How to find MH370? Offer a bounty

Opinion piece suggests the next move in the search
After three fruitless years looking for the wreckage of Malaysia Airlines flight MH370, the expensive search has been abandoned. It remains one of aviation’s biggest mysteries. So, writes Luke Connelly, an economist and professor at the University of Queensland, Australia, in Aviation Week – what next?
He believes that free-market incentives – in other words a bounty – could encourage entrepreneurs to launch private searches.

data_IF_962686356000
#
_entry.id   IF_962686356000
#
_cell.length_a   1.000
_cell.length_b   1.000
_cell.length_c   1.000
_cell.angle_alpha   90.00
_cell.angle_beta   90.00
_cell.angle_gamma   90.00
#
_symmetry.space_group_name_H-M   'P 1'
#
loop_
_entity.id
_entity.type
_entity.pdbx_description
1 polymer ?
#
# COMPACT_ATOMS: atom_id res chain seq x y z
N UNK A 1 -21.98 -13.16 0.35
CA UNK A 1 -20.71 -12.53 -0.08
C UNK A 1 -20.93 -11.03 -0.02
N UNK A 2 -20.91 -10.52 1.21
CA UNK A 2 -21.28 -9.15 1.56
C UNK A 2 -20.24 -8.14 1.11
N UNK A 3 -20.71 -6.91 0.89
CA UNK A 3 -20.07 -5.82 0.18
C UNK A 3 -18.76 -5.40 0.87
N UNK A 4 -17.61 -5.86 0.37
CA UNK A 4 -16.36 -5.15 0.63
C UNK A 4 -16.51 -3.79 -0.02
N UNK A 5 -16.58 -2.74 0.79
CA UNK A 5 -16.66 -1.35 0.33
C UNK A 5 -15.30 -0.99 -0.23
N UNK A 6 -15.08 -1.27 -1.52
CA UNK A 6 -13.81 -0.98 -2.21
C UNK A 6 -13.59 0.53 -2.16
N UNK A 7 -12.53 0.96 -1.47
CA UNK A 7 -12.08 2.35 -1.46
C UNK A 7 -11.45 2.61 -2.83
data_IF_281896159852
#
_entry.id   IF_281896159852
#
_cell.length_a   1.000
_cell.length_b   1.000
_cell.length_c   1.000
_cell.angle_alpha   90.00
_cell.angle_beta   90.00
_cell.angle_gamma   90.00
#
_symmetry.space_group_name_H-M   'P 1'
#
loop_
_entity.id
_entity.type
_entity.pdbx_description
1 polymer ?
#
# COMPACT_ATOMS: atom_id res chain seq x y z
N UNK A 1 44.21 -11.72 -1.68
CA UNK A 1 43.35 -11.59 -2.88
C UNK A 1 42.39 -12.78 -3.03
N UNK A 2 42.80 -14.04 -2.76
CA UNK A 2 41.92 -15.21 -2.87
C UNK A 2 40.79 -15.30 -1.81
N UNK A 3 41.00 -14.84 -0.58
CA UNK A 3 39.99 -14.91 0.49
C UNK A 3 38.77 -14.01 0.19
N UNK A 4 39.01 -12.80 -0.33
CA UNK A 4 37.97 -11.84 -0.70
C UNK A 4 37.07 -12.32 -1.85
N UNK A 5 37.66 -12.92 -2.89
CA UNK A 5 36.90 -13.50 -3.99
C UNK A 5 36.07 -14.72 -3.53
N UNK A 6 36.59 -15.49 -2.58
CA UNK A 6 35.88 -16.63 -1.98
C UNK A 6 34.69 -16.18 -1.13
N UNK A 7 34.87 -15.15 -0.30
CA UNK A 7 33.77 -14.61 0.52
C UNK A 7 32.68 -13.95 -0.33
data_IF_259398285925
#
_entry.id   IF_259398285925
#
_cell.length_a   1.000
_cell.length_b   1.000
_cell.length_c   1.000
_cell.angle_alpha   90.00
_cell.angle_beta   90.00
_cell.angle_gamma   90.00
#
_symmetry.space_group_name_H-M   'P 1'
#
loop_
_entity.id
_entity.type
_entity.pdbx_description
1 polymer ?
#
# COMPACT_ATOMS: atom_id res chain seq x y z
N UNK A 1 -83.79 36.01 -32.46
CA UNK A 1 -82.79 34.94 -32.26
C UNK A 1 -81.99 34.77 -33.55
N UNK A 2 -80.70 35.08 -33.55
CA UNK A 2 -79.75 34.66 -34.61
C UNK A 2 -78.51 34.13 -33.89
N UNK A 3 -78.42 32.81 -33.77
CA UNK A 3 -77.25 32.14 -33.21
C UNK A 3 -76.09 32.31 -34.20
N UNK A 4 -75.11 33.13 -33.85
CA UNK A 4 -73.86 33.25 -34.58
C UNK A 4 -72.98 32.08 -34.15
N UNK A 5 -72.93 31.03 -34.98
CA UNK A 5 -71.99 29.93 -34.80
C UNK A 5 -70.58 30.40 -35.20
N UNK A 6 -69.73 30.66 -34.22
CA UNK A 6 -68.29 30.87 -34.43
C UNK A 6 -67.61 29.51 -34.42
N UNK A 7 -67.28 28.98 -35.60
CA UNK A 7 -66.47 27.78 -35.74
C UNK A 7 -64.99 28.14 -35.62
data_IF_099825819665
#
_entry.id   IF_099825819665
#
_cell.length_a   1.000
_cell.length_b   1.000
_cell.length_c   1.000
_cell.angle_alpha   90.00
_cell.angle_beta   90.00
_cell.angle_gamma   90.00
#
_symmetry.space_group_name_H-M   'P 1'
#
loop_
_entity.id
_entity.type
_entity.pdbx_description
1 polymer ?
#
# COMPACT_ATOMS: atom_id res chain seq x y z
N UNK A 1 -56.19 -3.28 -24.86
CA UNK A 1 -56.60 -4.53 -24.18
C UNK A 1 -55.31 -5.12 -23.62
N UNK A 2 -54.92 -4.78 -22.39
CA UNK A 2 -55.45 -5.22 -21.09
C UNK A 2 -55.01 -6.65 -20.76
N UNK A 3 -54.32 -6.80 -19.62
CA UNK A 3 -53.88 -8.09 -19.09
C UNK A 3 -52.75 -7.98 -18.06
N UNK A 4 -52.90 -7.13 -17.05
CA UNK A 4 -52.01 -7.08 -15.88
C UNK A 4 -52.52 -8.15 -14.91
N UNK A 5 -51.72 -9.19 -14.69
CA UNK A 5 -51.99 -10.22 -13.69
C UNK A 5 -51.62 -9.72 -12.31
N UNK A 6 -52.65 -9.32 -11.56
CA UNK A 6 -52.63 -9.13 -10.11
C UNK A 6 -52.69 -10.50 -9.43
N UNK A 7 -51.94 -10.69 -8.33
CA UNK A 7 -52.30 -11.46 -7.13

Finding the wreckage would be of benefit to the aviation industry and to society around the world, Connelly writes.
The three-year search cost Australia, China and Malaysia $150 million. Now that it’s over, a consortium of governments, airlines, aerospace companies and other bodies could pool funds for a bounty.
Connelly discusses the various scenarios, advising that a ‘menu’ of bounties could be offered. Discovering the flight data recorder or fuselage could be of highest value, with a bounty of, for example, $100 million.
Aviation Week